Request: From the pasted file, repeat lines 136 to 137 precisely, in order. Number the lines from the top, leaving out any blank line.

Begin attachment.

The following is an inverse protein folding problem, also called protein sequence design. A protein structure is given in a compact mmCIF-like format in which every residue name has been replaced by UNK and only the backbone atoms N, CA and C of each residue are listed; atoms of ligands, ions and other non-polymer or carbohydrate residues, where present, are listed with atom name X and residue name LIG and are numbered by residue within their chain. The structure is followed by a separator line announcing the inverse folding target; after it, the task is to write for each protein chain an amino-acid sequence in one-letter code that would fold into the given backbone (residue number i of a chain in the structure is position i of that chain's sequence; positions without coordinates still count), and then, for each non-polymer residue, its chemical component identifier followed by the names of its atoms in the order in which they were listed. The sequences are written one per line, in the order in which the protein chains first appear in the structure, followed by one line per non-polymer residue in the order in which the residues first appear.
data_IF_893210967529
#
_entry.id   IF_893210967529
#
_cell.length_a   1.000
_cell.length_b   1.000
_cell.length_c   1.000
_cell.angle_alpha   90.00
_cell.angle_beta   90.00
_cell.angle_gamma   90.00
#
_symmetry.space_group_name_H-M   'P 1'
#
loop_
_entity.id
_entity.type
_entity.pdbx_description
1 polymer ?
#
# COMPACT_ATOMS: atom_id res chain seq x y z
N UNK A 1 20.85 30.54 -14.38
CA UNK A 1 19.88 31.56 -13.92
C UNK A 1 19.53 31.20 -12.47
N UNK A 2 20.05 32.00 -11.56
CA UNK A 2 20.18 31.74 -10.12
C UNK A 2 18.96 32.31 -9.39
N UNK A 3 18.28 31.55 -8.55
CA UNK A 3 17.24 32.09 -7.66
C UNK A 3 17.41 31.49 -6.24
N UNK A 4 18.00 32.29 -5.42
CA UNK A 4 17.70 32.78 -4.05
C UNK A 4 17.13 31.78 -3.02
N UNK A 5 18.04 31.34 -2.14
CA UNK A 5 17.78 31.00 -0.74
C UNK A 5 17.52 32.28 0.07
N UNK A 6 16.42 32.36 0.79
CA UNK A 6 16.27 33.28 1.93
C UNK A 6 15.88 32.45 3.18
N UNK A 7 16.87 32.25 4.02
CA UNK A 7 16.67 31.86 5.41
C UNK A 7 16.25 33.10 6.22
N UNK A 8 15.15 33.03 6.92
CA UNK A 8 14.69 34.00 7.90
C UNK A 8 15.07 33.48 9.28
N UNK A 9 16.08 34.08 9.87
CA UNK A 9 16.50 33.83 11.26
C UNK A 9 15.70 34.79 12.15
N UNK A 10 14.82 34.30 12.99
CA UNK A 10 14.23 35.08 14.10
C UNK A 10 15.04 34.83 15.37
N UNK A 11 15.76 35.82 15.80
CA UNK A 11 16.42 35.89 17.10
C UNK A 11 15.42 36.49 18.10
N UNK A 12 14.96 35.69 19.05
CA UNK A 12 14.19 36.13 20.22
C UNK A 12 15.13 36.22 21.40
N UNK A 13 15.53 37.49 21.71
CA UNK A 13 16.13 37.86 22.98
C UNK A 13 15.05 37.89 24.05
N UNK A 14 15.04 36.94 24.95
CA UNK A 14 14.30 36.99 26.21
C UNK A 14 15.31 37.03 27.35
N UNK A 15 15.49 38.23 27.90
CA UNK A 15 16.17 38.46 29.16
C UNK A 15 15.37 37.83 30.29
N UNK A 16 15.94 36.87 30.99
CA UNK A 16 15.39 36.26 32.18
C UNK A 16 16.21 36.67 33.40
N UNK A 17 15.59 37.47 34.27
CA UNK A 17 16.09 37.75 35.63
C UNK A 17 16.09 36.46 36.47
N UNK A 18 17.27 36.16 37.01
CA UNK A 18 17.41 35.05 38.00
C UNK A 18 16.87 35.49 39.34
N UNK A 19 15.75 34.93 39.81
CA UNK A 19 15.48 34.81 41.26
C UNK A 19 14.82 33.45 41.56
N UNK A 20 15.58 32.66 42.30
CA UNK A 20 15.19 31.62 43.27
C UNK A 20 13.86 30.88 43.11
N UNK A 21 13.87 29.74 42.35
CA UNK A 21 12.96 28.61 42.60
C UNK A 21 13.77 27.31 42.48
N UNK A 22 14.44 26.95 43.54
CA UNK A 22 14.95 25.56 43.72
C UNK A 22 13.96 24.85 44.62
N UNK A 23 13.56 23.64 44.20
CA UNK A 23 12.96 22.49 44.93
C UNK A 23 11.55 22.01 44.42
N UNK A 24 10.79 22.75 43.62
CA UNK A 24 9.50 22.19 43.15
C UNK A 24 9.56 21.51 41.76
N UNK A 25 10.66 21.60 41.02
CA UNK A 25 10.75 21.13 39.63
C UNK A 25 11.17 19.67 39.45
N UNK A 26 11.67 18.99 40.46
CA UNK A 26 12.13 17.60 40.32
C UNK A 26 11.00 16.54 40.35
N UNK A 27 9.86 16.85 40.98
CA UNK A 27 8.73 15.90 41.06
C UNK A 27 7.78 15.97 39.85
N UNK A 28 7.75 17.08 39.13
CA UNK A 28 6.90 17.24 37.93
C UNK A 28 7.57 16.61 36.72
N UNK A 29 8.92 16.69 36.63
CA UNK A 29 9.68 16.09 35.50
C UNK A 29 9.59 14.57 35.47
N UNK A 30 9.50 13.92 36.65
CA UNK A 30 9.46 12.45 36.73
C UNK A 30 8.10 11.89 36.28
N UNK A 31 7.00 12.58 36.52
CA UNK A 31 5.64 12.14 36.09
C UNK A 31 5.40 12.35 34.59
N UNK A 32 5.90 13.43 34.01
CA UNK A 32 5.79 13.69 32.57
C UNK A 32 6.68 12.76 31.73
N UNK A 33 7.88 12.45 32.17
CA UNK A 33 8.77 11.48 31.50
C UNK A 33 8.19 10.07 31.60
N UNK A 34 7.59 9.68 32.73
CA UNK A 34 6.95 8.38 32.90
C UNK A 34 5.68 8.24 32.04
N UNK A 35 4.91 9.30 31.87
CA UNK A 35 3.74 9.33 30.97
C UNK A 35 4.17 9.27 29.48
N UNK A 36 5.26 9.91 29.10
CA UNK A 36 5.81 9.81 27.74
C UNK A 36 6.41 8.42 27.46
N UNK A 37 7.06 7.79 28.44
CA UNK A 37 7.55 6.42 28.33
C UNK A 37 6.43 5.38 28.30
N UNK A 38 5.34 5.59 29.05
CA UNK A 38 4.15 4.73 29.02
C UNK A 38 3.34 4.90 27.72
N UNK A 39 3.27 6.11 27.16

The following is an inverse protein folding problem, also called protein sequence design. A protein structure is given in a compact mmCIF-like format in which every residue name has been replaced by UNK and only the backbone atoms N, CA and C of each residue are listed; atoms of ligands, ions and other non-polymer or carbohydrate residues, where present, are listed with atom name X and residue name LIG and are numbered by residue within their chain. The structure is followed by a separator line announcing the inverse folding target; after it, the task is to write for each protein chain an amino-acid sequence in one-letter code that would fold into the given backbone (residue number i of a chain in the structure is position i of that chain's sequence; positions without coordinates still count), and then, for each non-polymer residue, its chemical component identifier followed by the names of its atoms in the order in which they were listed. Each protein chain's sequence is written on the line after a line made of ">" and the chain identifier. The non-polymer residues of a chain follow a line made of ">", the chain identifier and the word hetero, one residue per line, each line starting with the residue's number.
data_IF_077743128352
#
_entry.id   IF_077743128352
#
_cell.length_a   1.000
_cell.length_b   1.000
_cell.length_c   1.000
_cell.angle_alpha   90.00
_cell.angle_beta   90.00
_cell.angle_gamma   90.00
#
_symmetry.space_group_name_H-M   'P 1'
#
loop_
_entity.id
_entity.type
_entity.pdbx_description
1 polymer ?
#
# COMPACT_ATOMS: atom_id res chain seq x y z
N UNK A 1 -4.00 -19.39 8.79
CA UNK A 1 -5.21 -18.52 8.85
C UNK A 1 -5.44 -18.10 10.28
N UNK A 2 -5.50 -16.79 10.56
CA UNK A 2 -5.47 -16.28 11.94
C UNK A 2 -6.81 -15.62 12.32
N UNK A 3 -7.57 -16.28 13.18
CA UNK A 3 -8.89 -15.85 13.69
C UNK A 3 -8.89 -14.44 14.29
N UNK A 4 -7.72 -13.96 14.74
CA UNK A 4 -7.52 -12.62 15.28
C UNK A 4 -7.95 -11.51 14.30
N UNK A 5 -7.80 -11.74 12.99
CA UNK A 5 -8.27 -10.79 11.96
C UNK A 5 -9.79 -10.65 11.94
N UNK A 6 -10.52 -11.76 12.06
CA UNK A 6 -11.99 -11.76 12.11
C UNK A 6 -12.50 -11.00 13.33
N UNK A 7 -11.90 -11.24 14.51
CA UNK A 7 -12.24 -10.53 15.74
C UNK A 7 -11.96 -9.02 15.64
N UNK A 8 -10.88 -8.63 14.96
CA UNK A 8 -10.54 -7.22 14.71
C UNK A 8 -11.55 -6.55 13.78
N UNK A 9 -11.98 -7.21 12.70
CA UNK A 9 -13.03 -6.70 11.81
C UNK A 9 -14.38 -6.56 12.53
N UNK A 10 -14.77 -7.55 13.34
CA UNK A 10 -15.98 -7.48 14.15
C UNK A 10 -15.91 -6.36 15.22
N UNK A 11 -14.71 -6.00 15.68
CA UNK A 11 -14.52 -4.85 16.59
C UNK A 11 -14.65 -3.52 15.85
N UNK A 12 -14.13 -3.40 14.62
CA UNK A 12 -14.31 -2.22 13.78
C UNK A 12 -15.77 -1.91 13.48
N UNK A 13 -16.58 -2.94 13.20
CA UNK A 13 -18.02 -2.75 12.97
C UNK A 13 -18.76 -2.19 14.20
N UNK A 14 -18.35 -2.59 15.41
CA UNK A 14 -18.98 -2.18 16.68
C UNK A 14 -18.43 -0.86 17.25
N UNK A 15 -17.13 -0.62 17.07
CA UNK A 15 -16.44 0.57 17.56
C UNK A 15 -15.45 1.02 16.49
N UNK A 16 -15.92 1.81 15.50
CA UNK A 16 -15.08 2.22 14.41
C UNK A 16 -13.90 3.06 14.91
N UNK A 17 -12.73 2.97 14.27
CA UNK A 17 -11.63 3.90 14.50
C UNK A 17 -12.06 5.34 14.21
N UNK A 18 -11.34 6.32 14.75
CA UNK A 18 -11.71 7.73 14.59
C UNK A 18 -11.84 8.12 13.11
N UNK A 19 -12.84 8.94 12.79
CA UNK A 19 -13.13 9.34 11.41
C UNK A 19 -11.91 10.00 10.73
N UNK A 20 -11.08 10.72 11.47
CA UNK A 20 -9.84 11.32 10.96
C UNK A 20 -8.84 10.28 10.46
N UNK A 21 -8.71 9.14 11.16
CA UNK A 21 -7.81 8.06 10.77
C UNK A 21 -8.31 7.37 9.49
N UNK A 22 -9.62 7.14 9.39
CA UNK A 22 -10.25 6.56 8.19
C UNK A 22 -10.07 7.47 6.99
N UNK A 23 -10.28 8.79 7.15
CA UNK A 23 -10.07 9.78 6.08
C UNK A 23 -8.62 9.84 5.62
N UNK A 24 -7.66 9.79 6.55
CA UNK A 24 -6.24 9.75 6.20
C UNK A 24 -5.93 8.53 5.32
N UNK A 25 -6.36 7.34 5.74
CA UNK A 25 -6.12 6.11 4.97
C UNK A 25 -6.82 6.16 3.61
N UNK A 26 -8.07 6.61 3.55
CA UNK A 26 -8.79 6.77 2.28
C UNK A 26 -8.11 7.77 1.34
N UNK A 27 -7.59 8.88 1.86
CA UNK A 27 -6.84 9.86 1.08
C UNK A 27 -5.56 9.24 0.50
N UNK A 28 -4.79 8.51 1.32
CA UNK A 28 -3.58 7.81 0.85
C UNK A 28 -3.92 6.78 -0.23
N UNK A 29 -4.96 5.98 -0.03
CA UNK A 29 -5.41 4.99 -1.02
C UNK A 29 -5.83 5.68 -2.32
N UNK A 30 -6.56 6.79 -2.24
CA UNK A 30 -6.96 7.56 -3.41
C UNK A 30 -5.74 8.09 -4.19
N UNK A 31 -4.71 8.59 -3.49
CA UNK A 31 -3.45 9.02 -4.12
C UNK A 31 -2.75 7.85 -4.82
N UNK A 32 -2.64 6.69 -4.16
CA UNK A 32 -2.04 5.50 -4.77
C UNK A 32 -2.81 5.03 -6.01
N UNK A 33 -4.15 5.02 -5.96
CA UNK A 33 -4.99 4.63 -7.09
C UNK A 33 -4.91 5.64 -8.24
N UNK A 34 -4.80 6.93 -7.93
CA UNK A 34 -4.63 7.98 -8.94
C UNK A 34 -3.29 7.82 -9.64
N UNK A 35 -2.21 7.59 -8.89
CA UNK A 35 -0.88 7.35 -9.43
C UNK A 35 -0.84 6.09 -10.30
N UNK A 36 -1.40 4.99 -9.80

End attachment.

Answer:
N UNK A 39 3.27 6.11 27.16

The following is an inverse protein folding problem, also called protein sequence design. A protein structure is given in a compact mmCIF-like format in which every residue name has been replaced by UNK and only the backbone atoms N, CA and C of each residue are listed; atoms of ligands, ions and other non-polymer or carbohydrate residues, where present, are listed with atom name X and residue name LIG and are numbered by residue within their chain. The structure is followed by a separator line announcing the inverse folding target; after it, the task is to write for each protein chain an amino-acid sequence in one-letter code that would fold into the given backbone (residue number i of a chain in the structure is position i of that chain's sequence; positions without coordinates still count), and then, for each non-polymer residue, its chemical component identifier followed by the names of its atoms in the order in which they were listed. Each protein chain's sequence is written on the line after a line made of ">" and the chain identifier. The non-polymer residues of a chain follow a line made of ">", the chain identifier and the word hetero, one residue per line, each line starting with the residue's number.